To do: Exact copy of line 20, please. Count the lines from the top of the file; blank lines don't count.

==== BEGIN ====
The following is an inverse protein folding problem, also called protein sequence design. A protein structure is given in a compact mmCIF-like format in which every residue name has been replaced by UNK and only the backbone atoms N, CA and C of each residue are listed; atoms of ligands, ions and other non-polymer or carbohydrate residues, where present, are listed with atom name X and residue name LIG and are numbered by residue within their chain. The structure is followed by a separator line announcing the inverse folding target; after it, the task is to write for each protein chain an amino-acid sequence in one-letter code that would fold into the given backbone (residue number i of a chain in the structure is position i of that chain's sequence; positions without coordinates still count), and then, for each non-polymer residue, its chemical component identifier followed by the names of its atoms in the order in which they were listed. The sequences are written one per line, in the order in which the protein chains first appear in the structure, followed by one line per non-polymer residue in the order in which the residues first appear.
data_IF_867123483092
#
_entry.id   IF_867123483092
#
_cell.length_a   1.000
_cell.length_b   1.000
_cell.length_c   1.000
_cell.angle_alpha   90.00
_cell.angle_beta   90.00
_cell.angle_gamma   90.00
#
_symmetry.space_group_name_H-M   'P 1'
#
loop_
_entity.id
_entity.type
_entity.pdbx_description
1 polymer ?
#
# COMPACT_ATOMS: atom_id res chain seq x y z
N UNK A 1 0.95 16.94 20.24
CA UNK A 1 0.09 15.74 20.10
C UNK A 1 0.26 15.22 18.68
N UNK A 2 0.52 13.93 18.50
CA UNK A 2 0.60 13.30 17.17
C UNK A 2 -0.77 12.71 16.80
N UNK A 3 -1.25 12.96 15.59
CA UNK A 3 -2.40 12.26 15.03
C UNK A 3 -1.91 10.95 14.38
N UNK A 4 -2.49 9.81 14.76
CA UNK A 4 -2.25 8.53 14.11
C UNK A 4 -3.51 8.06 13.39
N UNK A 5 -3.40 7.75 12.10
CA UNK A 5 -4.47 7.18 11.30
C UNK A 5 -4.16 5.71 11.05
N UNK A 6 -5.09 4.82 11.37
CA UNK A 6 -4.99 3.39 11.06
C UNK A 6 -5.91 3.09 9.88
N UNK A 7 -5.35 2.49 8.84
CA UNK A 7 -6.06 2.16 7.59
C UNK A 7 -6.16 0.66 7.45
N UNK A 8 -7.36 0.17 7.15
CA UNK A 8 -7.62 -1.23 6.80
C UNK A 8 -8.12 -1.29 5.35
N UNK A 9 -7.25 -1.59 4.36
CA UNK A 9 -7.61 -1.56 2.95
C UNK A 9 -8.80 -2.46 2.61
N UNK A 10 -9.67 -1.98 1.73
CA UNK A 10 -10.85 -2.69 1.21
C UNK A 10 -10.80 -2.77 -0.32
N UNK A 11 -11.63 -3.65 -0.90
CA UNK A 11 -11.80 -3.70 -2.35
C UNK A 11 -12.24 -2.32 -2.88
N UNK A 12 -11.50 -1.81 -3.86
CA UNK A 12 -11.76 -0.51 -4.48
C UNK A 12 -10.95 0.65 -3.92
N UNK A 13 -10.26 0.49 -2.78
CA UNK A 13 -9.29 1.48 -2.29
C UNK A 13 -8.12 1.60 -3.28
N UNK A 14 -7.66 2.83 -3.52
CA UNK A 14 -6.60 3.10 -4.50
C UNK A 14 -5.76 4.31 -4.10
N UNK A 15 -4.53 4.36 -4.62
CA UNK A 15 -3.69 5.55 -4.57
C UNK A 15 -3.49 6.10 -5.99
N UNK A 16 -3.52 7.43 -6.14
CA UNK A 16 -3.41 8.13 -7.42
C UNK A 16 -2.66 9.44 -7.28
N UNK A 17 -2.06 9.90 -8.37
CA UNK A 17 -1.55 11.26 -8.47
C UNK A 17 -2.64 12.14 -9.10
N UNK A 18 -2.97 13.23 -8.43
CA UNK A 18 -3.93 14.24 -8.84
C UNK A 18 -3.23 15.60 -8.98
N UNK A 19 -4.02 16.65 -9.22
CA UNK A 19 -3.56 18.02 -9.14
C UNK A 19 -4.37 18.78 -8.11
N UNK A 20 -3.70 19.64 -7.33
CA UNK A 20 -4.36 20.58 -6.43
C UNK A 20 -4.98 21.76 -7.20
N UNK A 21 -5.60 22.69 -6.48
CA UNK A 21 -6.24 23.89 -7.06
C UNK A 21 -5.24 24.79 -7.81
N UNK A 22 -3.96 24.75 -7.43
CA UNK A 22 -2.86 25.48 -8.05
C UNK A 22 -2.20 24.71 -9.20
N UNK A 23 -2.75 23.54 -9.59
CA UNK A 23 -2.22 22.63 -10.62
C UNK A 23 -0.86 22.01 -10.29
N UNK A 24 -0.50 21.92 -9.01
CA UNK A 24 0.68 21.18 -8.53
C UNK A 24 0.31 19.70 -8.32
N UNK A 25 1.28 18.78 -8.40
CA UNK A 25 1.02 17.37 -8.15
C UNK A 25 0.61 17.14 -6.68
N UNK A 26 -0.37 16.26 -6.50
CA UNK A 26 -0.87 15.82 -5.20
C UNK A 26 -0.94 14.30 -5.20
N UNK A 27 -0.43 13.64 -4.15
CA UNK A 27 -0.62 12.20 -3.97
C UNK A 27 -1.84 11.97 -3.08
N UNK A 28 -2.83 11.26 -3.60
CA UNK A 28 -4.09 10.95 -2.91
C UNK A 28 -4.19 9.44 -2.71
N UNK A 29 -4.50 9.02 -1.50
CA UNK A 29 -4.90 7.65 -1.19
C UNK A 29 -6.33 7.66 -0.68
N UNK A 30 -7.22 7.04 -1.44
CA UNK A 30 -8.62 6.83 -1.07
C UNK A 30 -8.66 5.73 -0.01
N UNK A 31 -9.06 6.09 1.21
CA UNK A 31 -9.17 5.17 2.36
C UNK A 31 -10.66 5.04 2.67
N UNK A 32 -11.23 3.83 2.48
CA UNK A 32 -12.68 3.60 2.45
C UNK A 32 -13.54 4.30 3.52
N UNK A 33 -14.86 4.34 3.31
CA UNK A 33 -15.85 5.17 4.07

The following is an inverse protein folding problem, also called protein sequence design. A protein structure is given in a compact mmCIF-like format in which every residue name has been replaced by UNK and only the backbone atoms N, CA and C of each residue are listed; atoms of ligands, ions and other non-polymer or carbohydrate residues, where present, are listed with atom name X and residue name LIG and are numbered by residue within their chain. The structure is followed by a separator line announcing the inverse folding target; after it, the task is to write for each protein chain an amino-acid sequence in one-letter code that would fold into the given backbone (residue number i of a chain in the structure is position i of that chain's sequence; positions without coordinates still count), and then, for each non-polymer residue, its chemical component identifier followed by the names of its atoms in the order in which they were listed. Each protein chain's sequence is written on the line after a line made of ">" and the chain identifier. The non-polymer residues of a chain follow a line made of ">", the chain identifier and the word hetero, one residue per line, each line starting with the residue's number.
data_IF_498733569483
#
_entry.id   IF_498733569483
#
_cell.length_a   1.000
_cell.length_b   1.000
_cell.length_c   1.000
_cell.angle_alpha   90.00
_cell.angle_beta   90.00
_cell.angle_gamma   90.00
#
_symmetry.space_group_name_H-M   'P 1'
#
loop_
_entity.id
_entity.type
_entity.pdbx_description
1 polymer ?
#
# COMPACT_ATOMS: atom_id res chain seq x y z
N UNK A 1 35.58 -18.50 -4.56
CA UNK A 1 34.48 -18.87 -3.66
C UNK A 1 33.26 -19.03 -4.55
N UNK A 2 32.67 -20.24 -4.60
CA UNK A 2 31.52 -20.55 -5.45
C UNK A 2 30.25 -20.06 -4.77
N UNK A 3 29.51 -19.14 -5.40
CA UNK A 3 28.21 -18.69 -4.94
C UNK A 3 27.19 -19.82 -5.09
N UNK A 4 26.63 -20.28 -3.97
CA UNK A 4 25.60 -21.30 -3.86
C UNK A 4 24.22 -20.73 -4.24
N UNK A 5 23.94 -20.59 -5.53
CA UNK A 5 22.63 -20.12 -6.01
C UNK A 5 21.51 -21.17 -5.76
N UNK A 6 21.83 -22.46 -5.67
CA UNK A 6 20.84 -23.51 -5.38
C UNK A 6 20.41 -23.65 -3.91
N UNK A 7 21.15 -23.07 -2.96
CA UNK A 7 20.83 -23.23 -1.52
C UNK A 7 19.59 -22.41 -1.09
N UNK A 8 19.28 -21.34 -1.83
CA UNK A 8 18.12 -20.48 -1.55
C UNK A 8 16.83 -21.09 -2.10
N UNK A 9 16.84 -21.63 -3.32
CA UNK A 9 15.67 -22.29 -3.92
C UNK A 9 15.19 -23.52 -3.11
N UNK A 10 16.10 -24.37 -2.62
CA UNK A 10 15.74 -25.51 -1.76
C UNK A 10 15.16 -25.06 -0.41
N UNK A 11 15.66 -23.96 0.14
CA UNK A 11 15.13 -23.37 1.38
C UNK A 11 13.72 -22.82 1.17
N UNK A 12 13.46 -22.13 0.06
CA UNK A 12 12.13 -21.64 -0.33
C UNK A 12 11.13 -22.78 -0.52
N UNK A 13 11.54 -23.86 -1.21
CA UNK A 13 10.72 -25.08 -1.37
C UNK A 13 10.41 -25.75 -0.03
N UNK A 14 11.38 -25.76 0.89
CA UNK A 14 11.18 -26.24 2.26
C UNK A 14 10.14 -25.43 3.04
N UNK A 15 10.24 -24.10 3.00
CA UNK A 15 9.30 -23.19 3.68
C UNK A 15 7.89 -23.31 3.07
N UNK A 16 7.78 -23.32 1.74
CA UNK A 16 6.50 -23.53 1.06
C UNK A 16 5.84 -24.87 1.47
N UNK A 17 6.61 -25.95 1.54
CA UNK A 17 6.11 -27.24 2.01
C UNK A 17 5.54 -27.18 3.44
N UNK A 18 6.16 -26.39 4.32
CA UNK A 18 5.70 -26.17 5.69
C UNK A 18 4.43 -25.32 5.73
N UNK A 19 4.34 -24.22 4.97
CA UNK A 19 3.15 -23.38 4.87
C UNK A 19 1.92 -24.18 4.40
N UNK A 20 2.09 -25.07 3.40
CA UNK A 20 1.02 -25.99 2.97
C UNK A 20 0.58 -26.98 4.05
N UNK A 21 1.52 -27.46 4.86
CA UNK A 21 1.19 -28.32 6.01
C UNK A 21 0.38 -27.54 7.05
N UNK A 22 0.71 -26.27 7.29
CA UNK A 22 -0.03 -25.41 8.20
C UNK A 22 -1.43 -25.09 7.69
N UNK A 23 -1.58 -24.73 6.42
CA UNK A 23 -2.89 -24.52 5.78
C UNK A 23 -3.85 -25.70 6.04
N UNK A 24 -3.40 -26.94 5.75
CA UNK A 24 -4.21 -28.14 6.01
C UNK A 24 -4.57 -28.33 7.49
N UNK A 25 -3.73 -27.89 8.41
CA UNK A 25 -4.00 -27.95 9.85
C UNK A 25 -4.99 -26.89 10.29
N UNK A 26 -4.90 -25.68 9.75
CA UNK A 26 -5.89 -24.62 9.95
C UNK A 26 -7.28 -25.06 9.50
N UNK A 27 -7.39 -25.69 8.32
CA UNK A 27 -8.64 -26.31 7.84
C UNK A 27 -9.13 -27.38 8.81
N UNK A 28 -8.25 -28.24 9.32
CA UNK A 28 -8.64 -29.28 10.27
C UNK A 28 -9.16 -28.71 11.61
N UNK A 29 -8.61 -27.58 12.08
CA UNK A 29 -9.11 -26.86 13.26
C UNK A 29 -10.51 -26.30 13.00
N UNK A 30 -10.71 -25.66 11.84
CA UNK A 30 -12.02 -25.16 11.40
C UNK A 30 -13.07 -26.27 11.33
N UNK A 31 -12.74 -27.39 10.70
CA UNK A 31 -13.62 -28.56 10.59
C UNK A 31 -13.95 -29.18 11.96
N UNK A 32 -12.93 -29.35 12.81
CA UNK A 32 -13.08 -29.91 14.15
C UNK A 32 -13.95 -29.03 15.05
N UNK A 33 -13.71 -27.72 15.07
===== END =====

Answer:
#